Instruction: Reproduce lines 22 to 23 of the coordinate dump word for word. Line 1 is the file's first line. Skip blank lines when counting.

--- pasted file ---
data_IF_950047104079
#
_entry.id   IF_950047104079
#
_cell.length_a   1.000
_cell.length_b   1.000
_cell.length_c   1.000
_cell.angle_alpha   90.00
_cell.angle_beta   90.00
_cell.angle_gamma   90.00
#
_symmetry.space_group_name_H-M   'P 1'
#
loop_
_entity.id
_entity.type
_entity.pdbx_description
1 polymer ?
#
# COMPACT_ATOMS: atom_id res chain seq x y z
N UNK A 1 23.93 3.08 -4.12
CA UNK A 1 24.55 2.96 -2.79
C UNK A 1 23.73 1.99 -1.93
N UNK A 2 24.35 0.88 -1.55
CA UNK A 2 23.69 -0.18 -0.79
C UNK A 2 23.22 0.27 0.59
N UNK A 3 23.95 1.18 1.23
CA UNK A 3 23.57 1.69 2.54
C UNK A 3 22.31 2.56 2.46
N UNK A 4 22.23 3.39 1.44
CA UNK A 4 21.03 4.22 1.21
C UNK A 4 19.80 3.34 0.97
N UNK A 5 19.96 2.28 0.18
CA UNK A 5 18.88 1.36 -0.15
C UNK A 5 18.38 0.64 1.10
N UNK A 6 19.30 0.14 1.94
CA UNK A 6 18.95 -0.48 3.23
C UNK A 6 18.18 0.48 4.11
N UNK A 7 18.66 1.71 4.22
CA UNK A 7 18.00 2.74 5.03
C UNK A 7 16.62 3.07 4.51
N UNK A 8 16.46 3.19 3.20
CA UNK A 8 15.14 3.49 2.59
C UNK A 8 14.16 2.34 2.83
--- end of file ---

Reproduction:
CA UNK A 1 24.55 2.96 -2.79
C UNK A 1 23.73 1.99 -1.93